REVIEW: The Good, The Bad and The Wild by Heidi RiceWednesday, July 4, 2012 1:00
Wonder why this title and variations on it are getting so popular recently? I have absolutely no idea, but one of you might have some notion.
In The Good, The Bad and The Wild, Heidi Rice has created an uneven story between a wild boy who dislikes disclosing his secrets and a heroine who freely admits she’s a doormat. It’s very well written, but a few gaps in the story and a difficult-to-like couple at the center make it at times a difficult read.
Eva Redmond meets sexy screenwriter Nicolo Delisantro at a San Francisco art gallery in Union Square. She is immediately captivated by him, which isn’t good news, since she’s come to see him on business, the business being that she works for a genealogy company that makes its money by tracking long-lost heirs, and Nick is one of those. She needs to persuade him to meet his grandfather, an Italian duke. But Nick doesn’t need the money. He’s doing very well on his own.
Nick has a boulder the size of Etna on his shoulders. Once he discovered he wasn’t his father’s son, he walked away, although previously his family had been loving and supportive. They are lightly sketched in, but have probably featured in a previous book, since the epilogue features someone who has obviously had her own book. I didn’t get much of a sense of Nick’s dilemma or his reason, and, as a result, he comes across as a sulky boy rather than a sexy man. This is one of Nick’s problems, that he can’t get past it, and he is aware that his behaviour is at times unreasonable, although he doesn’t make any effort to get past that for most of the book.
He takes Eva for a wild ride on his motor bike and then back to his apartment for the inevitable hot night. Unfortunately, Eva is a virgin. Her first time includes two orgasms, but she does show a touching uncertainty that I find endearing. I know 24-year-old virgins exist, but I couldn’t quite believe that the doormat Eva hadn’t been romanced into bed before, particularly since she’s possessed of a spectacular figure. Someone would have guilted her into it.
I also find it difficult to believe in the instant attraction, if Eva is the shy, unappealing girl she thinks herself to be. Her lack of confidence isn’t a particularly special turn-on for men of Nick’s ilk. I did like that Nick is a true bad boy, though, using surliness and seemingly callous behaviour to push people away, and that includes Eva.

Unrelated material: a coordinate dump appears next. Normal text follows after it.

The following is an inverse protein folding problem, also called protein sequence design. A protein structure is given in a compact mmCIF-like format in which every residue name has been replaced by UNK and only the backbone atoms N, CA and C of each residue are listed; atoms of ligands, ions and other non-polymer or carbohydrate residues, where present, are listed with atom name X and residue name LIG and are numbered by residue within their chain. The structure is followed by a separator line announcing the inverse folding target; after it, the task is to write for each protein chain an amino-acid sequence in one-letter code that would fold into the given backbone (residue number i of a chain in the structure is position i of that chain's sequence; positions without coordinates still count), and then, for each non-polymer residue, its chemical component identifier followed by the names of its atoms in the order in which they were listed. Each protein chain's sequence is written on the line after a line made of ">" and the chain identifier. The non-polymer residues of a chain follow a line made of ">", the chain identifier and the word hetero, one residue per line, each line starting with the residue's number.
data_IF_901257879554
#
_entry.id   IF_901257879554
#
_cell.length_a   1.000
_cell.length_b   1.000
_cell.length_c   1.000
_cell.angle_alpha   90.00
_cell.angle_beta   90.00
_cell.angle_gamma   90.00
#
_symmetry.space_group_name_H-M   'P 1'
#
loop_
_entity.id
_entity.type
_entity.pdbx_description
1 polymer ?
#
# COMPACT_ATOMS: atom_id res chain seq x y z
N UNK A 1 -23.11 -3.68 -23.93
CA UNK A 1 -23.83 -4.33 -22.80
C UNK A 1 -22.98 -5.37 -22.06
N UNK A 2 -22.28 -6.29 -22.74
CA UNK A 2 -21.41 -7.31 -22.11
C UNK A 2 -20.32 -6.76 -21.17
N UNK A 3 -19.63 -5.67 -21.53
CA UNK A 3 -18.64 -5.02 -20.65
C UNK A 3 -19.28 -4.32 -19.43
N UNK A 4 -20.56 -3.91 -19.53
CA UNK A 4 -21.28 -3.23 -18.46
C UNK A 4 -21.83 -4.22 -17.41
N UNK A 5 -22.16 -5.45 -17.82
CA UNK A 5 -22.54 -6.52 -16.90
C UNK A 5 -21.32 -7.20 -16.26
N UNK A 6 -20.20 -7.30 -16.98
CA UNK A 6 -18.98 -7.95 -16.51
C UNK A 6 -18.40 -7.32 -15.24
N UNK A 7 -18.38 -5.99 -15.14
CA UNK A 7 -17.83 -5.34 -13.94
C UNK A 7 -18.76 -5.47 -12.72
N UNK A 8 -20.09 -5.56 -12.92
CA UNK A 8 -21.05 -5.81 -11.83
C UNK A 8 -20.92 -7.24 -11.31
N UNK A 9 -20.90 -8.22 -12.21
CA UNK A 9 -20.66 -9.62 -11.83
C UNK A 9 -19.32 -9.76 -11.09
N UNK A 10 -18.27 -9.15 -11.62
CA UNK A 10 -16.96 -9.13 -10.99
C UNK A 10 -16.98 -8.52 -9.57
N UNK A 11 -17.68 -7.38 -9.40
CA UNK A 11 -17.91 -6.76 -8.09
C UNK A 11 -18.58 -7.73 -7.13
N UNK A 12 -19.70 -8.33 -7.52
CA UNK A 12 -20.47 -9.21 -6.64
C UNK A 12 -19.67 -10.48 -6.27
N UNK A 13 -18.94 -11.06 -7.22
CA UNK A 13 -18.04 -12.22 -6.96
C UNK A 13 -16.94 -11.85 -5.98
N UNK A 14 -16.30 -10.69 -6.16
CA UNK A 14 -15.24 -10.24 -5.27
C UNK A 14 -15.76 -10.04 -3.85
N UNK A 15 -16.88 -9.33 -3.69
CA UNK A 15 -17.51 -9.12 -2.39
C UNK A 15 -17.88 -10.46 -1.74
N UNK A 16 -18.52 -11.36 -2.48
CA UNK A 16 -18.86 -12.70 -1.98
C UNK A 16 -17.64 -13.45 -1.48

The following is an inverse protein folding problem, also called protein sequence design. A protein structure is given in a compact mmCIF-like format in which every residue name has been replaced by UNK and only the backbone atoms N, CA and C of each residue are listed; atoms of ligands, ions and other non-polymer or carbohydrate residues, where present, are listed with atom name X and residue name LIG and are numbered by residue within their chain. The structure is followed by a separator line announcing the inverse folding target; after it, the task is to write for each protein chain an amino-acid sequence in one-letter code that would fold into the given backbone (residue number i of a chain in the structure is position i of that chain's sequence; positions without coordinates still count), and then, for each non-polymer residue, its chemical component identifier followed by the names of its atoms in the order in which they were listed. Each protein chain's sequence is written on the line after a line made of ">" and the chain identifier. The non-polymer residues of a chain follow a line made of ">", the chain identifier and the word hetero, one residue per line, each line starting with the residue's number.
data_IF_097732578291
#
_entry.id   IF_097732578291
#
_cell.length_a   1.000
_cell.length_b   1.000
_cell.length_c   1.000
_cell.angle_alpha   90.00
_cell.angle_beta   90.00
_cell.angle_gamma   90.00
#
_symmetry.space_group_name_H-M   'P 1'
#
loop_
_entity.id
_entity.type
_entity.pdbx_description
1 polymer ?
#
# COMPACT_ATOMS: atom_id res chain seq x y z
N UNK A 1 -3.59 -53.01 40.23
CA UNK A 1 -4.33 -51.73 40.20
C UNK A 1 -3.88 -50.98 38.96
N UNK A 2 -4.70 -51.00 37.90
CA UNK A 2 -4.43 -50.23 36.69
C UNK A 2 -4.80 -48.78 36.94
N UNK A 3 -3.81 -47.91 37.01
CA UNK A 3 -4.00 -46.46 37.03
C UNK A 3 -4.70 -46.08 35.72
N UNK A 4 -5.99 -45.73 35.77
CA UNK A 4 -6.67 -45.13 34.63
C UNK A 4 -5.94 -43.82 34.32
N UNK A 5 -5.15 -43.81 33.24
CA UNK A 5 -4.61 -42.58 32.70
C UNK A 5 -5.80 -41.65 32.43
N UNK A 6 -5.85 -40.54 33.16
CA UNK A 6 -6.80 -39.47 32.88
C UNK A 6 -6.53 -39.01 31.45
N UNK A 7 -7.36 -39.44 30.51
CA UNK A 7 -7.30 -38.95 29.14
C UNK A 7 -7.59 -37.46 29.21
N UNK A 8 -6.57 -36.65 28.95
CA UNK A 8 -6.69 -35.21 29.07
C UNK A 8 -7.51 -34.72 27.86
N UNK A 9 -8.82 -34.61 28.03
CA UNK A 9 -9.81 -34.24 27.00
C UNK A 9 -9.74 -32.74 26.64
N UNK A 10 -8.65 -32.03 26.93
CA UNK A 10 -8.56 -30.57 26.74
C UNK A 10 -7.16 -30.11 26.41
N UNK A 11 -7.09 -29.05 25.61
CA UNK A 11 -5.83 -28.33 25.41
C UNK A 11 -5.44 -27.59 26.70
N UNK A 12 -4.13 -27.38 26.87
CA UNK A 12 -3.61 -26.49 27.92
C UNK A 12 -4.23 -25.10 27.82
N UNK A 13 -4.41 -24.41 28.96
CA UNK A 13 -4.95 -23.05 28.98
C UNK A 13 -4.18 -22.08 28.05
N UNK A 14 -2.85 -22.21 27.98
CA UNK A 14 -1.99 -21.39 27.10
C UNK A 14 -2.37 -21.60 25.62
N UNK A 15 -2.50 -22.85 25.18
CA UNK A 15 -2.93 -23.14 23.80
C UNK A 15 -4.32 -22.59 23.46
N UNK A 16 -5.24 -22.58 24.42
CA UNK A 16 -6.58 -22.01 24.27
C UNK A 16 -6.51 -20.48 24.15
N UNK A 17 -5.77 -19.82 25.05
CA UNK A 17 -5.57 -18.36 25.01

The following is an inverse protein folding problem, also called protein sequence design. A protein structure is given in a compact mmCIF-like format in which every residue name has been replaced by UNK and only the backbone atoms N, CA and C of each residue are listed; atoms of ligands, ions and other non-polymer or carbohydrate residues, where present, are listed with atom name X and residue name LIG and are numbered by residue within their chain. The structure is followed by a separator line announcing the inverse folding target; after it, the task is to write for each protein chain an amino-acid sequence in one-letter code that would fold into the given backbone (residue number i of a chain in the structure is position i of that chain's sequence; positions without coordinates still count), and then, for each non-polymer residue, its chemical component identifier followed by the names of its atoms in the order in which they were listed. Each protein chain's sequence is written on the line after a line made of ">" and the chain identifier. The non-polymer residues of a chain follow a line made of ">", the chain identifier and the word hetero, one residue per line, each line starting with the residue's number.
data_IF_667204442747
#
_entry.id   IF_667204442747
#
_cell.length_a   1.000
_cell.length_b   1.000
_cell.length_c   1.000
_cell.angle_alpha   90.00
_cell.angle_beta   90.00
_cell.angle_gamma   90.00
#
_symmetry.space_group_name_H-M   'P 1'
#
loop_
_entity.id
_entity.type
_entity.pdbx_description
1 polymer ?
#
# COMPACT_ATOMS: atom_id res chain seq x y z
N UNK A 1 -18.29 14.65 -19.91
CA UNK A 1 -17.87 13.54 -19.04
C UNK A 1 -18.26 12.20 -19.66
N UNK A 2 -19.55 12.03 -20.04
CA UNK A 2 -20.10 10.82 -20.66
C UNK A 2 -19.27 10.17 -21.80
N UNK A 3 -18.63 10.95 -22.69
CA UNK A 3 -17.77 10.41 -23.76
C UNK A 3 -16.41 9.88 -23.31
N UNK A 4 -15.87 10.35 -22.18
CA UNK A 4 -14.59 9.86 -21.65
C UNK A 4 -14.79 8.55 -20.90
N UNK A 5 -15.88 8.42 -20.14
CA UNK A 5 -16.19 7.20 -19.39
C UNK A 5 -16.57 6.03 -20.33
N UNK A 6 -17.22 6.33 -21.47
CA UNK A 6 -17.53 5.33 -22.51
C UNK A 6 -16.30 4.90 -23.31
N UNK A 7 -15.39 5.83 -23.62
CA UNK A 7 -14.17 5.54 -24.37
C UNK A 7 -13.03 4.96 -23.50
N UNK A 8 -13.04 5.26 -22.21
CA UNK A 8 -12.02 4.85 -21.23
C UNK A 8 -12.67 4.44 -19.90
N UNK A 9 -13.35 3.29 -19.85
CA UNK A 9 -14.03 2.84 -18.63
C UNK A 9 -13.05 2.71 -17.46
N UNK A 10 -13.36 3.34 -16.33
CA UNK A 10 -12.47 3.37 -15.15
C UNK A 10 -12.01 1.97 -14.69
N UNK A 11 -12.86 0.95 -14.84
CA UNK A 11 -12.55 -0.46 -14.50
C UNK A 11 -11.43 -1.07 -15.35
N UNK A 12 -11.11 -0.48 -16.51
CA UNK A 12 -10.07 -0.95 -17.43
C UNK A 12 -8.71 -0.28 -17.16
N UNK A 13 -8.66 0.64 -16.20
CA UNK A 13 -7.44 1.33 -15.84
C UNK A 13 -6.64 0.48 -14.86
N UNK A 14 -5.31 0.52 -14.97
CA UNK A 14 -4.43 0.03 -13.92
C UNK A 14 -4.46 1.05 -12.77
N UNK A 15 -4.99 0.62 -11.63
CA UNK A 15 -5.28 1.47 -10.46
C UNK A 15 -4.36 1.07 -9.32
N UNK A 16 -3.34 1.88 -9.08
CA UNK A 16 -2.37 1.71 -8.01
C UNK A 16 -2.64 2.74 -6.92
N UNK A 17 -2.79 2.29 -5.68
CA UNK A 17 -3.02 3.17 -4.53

Eva has enough belief in Nick to pursue her goal of introducing him to his long-lost grandfather, and their off-again, on-again relationship follows the course. I didn’t find the character development too good, because Nick stays the bad boy nearly to the end, but I like that we get a fair number of scenes in his point of view, so we don’t have to guess what he’s thinking. I’m not sure what his occupation had to do with the story, although I like the idea of a scriptwriter hero. It didn’t seem to factor into the story a great deal.
Much of the characterization and description has been sacrificed in favour of pursuing Eva and Nick’s wild affair. I’d have liked the story to be more expansive, something Rice is capable of doing, and I’d enjoy a longer contemporary from her, when she spreads her wings a little more. What saves this book for me is the quality of the writing. Rice can make me smile and wrench my heart. Her prose flows so well, and sometimes it is so smooth, I hardly noticed the parts of the story I found unsatisfactory, until I actually sat back and thought about it.
One of the good guys? Nick Delisantro is famous – for his scripts, for his looks, and above all for his ruthless bad-boy charm. Eva, on the other hand, has spent her life being an overlooked wallflower! Now she’s got to meet with Mr Tall, Dark and Brooding or her only chance of promotion is over… Nick can’t stop staring at the mysterious blushing girl who’s dressed like a vixen but frozen under his gaze like a rabbit in headlights… He can’t wait to see what’s behind that innocent front! But Nick’s about to get far more than he’d bargained for – not only does Eva have the key to his secret past, but there’s nothing more dangerously addictive than a good girl going wild…
Read an excerpt.